Tuesday, May 12, 2009

Pilgrim's Journey

There's something holy about this work,
something healing about this search for the light.
Like the pilgrim's journey, it's heaven all the way.
- Jan Phillips

"Light and Shadow." Copyright 2009. Meri Arnett-Kremian

There are those who think
that each photographer fascinated
with the perfect dancing light
is actually capturing
her own reflected light.

I think we cannot help
but capture a piece of ourselves
when we make time stand still
for a fraction of a second
through photography.

If we take a piece of someone's soul
when we capture an image,
we give in return
a piece of our soul,
a trace of ourselves
to keep the subject's soul company,
but present
in the visual record.

"Making Bouquets" coprright 2009 Meri Arnett-Kremian

The piece we leave behind
may be enigmatic, hard to decipher.
It may whisper, not shout,
wanting to keep the focus
on the outer realm.

But in our pilgrim's journey,
we show our souls
every step of the way.

We reveal ourselves
by what by what we focus on,
what takes our breath away,
what makes us say,
"This is a holy moment."

What do your photographs say
about you?


Anonymous said...

wow, i never thought about it like that. you have a wonderful way with words, Meri.

MJ said...

Your thoughts are similar to those of First Nations who, historically, opposed having photos taken of them as they felt their souls were being taken. This is why many First Nations spiritual ceremonies are rarely photographed.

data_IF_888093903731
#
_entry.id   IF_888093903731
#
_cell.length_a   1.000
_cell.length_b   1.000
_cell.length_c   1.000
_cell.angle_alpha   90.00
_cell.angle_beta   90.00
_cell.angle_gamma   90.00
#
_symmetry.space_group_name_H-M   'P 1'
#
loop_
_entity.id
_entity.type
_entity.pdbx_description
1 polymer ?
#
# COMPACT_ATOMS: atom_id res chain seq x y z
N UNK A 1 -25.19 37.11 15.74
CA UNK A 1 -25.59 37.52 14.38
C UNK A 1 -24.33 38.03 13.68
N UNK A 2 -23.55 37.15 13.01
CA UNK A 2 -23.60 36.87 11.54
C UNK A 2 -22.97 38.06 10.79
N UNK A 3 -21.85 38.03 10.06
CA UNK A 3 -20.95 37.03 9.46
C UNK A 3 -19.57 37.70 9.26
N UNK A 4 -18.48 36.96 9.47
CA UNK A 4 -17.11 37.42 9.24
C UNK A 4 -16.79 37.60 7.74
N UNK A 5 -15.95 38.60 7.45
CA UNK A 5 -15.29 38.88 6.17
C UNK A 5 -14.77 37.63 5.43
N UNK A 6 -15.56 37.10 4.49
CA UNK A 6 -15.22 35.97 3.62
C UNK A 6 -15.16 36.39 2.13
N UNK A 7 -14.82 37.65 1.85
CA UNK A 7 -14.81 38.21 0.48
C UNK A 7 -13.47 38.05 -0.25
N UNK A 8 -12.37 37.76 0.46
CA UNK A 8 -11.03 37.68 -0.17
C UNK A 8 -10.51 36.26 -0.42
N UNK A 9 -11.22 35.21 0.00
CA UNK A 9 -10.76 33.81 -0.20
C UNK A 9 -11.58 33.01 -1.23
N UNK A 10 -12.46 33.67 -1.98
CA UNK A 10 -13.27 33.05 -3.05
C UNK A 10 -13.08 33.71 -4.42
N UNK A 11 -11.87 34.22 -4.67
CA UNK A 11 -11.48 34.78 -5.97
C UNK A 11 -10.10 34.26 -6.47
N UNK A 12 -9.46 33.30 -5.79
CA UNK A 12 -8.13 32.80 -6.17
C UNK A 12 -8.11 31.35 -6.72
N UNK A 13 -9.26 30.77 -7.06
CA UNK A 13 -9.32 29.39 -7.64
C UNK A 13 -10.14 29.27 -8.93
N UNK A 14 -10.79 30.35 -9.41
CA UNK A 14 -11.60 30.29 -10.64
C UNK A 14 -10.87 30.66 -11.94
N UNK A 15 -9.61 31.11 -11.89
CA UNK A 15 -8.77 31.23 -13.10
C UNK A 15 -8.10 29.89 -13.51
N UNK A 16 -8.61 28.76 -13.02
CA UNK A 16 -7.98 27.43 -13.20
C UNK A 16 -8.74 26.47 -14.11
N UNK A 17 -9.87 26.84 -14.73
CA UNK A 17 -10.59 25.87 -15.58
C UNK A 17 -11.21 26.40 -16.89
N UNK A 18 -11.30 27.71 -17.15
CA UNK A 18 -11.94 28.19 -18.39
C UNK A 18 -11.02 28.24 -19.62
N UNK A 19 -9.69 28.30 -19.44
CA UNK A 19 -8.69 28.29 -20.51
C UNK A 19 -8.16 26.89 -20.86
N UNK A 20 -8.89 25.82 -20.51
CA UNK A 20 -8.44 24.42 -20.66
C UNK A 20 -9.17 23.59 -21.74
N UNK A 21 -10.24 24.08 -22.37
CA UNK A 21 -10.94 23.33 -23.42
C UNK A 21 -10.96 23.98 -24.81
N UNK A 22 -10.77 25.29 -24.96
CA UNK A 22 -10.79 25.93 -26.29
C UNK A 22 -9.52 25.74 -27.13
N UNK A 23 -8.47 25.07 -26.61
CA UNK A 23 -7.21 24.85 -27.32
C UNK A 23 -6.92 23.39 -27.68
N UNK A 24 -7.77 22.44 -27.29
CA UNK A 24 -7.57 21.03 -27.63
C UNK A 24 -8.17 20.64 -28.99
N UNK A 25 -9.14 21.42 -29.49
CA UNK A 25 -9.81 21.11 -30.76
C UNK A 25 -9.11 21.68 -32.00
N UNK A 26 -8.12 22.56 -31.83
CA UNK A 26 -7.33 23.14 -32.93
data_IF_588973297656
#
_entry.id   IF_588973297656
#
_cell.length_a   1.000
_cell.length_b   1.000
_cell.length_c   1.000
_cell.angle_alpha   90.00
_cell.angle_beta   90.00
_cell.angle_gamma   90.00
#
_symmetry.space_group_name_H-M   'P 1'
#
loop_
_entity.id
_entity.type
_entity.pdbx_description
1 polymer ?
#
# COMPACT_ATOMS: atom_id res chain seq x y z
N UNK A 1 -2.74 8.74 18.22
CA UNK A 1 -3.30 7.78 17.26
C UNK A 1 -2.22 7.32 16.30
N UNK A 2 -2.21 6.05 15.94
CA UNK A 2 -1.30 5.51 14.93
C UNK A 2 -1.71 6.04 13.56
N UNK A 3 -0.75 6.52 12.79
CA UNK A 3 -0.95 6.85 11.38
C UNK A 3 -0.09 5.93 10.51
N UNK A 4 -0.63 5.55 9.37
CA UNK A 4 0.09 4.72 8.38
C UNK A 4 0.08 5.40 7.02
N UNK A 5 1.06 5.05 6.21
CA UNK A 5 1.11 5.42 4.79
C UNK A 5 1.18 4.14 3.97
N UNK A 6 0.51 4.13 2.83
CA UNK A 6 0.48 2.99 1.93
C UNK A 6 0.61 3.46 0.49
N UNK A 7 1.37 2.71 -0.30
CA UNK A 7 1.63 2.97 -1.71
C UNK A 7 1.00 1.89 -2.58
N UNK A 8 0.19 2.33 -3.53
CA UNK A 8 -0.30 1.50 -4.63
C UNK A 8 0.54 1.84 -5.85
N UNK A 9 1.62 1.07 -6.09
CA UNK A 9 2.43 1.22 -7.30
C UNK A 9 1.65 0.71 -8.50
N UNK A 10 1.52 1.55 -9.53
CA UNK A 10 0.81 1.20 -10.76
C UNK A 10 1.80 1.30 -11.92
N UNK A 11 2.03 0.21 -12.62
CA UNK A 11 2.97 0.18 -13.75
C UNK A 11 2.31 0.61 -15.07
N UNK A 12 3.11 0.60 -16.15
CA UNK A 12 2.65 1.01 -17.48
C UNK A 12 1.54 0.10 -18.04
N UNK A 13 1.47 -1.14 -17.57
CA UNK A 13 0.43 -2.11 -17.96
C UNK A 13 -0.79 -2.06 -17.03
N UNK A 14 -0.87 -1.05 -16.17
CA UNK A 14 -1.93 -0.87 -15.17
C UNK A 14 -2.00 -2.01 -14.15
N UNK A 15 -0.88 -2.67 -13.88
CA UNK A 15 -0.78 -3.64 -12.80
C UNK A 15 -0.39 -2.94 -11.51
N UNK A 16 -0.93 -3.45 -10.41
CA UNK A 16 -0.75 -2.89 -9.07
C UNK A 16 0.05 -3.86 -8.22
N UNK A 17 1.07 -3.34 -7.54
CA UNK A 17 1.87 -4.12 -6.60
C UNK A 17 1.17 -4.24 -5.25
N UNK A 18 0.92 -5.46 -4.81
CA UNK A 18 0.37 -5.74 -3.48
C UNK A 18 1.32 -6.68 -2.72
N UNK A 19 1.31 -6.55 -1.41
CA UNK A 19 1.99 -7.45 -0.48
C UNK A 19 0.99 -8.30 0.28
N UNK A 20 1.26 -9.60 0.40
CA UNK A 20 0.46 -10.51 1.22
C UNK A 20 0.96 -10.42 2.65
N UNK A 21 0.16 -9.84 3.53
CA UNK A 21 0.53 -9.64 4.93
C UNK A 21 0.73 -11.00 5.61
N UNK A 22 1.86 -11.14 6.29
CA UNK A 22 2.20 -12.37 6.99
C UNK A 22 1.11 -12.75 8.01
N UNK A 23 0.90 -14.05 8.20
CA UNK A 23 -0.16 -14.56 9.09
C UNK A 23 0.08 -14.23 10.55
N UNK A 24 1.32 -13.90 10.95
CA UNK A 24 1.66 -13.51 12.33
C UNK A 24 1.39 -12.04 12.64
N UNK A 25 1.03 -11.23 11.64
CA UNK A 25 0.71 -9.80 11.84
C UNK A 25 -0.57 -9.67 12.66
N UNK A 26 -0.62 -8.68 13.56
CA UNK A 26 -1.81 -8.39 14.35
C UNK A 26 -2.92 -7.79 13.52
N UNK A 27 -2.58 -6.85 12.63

What do my photos reflect? Sadly, my finger and often blurred images. I fear that says something about me!!

poefusion said...

Excellent poem. I related instantly to this post because I went out today to take some pictures. I had never thought about leaving something of myself behind but, now I will forever recall this post. Thanks for sharing. Have a nice night.

Susan Tuttle said...

i absolutely adore this poetic view of photography -- sincerely beautiful:)

Delwyn said...

somehow I missed these holy moments...

I agree that we leave our mark, albeit sometimes invisible, but discernable on our creations.
Not just in the subject matter, but the angles, what we include, what we leave out, what we focus on, the symmetry or lack of it, the balance, the contradictions....
and what fascinates me is when I put the images on the computer and enlarge them they can be quite different to what I thought I saw through the lens and often include something ELSE...lovely mystery and unconscious workings....

In counselling I used projection methods with sandtray symbols and imagery and what emerged from those sessions was like magic and often felt like a miracle insight for the clients.

a great topic thanks Meri
Happy Days